Booming Burgundy Wine
Expertise and Technology Have Created Burgundy's Greatest Run Of Vintages Ever, And 1997 Promises to Preserve the Streak
From the Print Edition:
Michael Douglas, May/Jun 98
It has been an incredible run--and it's not over yet. Never in living memory have we seen such a remarkable string of good Burgundy vintages. "It's really something," exults Becky Wasserman, an American wine shipper who has lived in Burgundy for decades. "The last truly poor vintage we've seen was 1984. After that, it's been a dream." And it continues to be, right up to the latest (and possibly greatest) 1997 vintage.
Can this all be chalked up to good luck or perfect weather? Hardly. In an undertaking as quirky and temperamental as wine making, especially when dealing with the weather fluctuations of a region like Burgundy, a run of this length does not happen by accident. Expertise must be at work, like a talented card player who keeps winning hand after hand whether dealt good cards or bad.
That some years are better than others is not news to anyone out of short pants. The complication--nowhere more so than in Burgundy--is that some years see a really good harvest for Chardonnay (white Burgundy) while that same year may well be a lesser one for Pinot Noir (red Burgundy)--or vice versa.
How can this be? Timing. Burgundy, in eastern France and only 100 miles away from the Alps, is well within the mountain range's fast-changing weather influence. Harvest in Burgundy typically is in mid-September, just when cool weather and fall rains start. It's always a delicately played game to wait until the grapes are ripe enough to harvest, but to pick before the rains beginHow can this be? Timing. Burgundy, in eastern France and only 100 miles away from the Alps, is well within the mountain range's fast-changing weather influence. Harvest in Burgundy typically is in mid-September, just when cool weather and fall rains start. It's always a delicately played game to wait until the grapes are ripe enough to harvest, but to pick before the rains come.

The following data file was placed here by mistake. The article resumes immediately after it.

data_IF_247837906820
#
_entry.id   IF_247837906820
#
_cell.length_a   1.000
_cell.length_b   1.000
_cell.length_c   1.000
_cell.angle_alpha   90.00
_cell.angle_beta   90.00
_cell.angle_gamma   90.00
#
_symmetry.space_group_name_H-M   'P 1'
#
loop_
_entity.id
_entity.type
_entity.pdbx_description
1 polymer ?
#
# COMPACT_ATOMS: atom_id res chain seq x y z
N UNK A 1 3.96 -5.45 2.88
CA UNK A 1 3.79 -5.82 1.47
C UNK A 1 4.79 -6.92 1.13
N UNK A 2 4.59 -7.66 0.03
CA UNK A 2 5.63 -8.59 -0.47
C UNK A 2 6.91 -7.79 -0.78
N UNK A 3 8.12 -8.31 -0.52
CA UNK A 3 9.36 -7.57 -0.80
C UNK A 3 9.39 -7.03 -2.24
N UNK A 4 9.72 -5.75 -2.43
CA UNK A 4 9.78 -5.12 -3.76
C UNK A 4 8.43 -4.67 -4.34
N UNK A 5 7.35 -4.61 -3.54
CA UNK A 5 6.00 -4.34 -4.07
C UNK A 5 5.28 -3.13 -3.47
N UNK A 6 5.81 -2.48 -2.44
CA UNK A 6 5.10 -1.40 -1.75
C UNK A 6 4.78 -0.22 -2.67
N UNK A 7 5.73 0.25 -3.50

Chardonnay vines bud a little later than Pinot Noir. That means that they typically get harvested later as well. In a place such as Burgundy, where a week can mean the difference between delight and disaster, the race between ripeness and rot is all a matter of beating the rain.
Inevitably, there are complications. Some years, Pinot Noir can have thicker, tougher skin than usual, thanks to a warm, dry summer. Then, the normally thin-skinned Pinot Noir, which cracks or bursts after a few days' rain, making it susceptible to rot or mold, can ride out the wet weather. That's what happened in the great '93 vintage.
Yet the '93 whites didn't fare as well. While picking started for Pinot Noir on September 15, when the weather was clear and sunny but cool, the Chardonnay grapes weren't ripe enough for harvest. It began to rain on the 22nd, when much of the Pinot Noir had already been picked, but the Chardonnay fruit was still not ready because of the cool weather. Many of the '93 white Burgundies emerged thin, underripe and a bit too acidic. Yet growers who, earlier in the season, pruned for very low yields made superb wines. Why? Because low-yield vines have grapes that ripen earlier and better.
Knowing this, you can understand why the Burgundians I talked to this past October at the end of the '97 harvest were ecstatic. It's probably best captured by a simple moment in the courtyard of a grower in the village of Volnay, famed for its perfumey Pinot Noirs.
On October 6, after virtually everything had been harvested, I visited Hubert de Montille, one of Volnay's senior eminences. We were tasting wine and spitting in the graveled courtyard. Suddenly, a few drops of rain fell. De Montille looked up, astonished. "That's the first drop of rain that's fallen in five weeks."
Such a statement speaks volumes. Burgundy almost never sees such dryness at harvest. The last time would have been 1976, a famous drought year. At the time, Burgundy growers--and gullible wine writers--declared '76 a vintage of the century. But the wines, in fact, were overripe. The reds were excessively tannic and tasted as if they were made from raisins, which in a way they were. Imagine overbrewed tea and you've got the picture. The whites were overalcoholic and "flabby" from a lack of acidity--raisins again.
You must be logged in to post a comment.